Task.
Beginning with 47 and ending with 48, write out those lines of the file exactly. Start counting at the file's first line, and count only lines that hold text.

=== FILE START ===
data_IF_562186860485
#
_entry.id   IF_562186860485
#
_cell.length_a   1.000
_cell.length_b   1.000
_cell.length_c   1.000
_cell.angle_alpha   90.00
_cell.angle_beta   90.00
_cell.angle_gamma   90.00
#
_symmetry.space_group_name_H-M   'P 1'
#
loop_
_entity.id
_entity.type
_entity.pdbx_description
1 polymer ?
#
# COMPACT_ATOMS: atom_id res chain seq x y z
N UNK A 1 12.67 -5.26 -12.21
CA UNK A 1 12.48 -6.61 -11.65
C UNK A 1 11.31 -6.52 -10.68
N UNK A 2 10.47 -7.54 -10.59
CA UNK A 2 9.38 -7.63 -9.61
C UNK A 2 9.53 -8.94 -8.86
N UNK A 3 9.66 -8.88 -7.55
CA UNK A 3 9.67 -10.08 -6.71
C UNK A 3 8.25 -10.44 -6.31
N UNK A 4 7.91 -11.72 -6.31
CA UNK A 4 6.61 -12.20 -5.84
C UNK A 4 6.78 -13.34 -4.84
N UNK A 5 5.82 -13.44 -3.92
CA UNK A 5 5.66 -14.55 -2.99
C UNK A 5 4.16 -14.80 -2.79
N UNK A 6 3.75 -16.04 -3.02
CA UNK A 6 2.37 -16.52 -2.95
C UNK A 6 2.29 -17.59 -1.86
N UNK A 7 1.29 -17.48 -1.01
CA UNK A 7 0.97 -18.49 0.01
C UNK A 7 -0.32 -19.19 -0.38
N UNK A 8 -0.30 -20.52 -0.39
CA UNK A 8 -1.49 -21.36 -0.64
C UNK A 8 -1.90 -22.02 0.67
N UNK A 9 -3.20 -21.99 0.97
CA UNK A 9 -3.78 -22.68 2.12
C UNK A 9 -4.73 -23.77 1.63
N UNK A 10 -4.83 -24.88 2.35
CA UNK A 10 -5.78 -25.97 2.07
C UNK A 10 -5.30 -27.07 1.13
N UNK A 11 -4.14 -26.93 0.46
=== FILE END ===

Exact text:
C UNK A 9 -4.73 -23.77 1.63
N UNK A 10 -4.83 -24.88 2.35